Cannot port forward to Spark outside Local Network

Using the webserver library, I flashed the “Hello World” sketch. The only fork I took was to change the default port from 80 to 9700. This was done to have a unique port number for the Spark from by other network connected “things”.

After the flash, I used a browser to access my spark using the URL:

“my DDNS domain”:9700

This worked great, the browser displayed “Hello, World” as expected.

This also worked from my smartphone, when it was connected to my home WIFI.

But when I disabled the WIFI, the Smartphone could not find the page. This is the same method I use to access my other SBCs, cameras, hubs at home.

Why does this not work with the Spark Core without a local WIFI connection?

Additional Information: I did set my router to port forward to my Spark Core all TCP requests to port 9700, the same as my other connected “things”.

Do you mean the wifi on your phone? When you set the port forwarding on your router did you set the forwarding port to 9700? Some routers will allow you to port an external port to a different internal port (eg. ext port 9700 to int port 80).

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When you turned off the wifi connection, what alternate route is there for the data?

Nomrally wifi is needed for your phone to connect to the router, and also for the spark to connect to the router.

@mdma, I think he turned off the wifi only on his phone so that he now goes through his carrier to the internet and to his router via DDNS. However if his port forwarding is not set right, the traffic won’t make it to the Spark. :smile:

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I have 6 webcams, a X10 webserver, and two other SBCs connected to my local home router. Using a DDNS service (lets call the domain “” for this example), “” points to the IP that my ISP has assigned to my home WAN connection. This DDNS service will always keep my domain name pointing to the currently assign IP of my WAN.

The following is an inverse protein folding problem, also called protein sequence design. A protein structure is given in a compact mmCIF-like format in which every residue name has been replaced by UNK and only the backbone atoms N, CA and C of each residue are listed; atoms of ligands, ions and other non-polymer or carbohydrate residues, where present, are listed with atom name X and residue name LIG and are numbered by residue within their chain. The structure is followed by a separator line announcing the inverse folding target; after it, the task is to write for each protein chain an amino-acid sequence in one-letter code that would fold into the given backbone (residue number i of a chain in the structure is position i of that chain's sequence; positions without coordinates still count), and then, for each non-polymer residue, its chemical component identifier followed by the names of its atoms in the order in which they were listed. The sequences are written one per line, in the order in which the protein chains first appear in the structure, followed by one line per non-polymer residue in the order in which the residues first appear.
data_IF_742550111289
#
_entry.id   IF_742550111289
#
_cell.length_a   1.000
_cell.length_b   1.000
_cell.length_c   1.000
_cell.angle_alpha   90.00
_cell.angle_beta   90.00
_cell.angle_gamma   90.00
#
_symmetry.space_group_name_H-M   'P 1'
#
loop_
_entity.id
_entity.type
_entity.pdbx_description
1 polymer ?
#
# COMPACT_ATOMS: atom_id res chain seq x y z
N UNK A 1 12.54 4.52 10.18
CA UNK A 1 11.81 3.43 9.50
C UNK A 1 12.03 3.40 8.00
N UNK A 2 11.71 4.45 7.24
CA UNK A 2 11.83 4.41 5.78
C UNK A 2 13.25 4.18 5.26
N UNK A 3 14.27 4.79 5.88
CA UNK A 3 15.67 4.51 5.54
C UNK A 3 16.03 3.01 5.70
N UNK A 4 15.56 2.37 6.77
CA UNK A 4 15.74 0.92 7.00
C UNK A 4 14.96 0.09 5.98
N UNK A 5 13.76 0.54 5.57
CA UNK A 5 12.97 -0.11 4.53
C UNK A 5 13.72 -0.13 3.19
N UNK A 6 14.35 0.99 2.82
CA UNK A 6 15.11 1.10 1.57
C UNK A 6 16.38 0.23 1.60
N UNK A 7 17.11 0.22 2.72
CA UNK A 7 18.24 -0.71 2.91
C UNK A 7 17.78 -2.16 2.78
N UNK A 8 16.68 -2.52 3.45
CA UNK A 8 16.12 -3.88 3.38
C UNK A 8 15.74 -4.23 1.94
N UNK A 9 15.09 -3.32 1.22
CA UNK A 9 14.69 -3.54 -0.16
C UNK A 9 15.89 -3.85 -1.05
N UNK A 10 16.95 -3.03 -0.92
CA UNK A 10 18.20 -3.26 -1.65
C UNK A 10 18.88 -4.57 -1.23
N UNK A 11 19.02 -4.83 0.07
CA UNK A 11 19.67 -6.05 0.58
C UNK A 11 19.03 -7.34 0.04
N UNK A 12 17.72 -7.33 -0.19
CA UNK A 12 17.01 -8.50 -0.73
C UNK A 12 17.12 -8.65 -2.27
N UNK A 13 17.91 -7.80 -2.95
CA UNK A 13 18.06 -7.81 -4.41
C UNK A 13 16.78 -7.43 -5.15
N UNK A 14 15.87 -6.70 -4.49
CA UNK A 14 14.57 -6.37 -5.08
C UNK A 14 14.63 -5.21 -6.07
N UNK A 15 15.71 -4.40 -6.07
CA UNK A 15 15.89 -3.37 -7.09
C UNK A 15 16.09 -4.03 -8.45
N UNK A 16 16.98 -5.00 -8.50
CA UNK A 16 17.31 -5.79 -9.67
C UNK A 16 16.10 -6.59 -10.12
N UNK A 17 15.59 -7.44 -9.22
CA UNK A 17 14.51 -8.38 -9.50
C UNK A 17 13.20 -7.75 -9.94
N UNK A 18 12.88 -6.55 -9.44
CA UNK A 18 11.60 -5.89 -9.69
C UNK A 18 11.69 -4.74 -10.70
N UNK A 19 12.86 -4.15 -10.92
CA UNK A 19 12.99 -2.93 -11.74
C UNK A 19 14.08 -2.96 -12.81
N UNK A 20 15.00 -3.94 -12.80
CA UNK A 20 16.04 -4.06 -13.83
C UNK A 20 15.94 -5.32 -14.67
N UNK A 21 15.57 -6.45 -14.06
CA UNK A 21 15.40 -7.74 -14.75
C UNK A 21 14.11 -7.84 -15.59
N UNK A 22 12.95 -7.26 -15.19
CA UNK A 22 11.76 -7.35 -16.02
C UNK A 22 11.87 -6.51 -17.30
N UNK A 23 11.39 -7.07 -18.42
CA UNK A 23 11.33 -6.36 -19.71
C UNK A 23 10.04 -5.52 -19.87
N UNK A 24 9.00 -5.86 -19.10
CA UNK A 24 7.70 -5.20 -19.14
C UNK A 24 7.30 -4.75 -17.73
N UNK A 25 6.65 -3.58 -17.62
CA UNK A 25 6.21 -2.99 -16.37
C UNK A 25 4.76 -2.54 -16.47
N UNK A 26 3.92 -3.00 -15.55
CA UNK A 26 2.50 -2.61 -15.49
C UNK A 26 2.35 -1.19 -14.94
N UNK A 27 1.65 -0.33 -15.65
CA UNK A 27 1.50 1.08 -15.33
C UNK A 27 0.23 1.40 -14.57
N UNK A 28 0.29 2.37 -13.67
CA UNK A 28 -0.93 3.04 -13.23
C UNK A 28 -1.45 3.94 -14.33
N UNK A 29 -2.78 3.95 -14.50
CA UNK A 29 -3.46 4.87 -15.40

For the purpose of accessing the Spark, I set the webserver app to port 9700 and used the URL

All that is needed to gain access from the Internet (anywhere) is to configure my home router to forward port accesses (hence, the term port forwarding) to the device (webcam or other “thing”) that is configured to respond to a particular port.

Since this setup has been working, providing global access to my webcams and other devices for many years now, I was expecting this to work with the Spark Core.

What is difficult for me to understand is why the domain name resolves to my ISP assigned WAN IP with WIFI on but not when it is off (off on the Smartphone that is, WIFI on home network is still running).

This forces the phone to use the 4G network to find my WAN IP. In either case, it needs to find a DNS outside my local WIFI network to resolve the domain name.

It would seem that if the port forwarding will not work from an Internet access point outside my home network, then it should also not work inside the local network using the same domain name in both cases.

Just wondering if this is a Spark Core constraint. It also does not make sense to me. Does anyone understand how this could happen?

@surfnturf57, I’ve had weird problem with my phone browser (KitKat 4.4 w/Chrome) when I turn off my wifi WITH Chrome open. It does not seem to switch to the cell network properly. If I kill the app and restart it, then everything works as expected. Perhaps this could help? :wink:


Oh, of course! How silly of me! I live in small village in Norway, 4G LTE hasn’t made it here yet, so I sometimes forget some folks actually use their phone to access the internet! :slight_smile:

It was really bad here for a while - the best internet access we had was to send an SMS with the web page you wanted to the “internet man” in the village and he would type in the address into his browser and then send back a few SMSs with the page content. It was slow and unreliable.

Fortunately, it’s a lot better now. They got his brother working as well, so twice the bandwidth! :smiley:


Thanks @peekay123,

i reset my phone and even tried installing a different browser (Opera) so it would be clean of any history. Still no access :frowning:

I was just trying to fit the Spark in the same Webserver paradyn that has worked well with my other SBCs.

For me, since I have been unsuccessful to resolve this, It looks like I am going to have to use the Spark Cloud and expose variables and functions to control and monitor my “things” connected to the Spark. This will also require additional services such as “Parse” to store and retrieve JSON objects.

I know that this is supposed to be easier, but at least initially, it seems more difficult. And now we are vulnerable to the whims of the Spark Cloud “gatekeepers”.

I was hoping to sidestep the Spark Cloud, as my experience so far has been that it is very sloooow to respond.

Still evaluating the Spark Core…

Hi @surfnturf57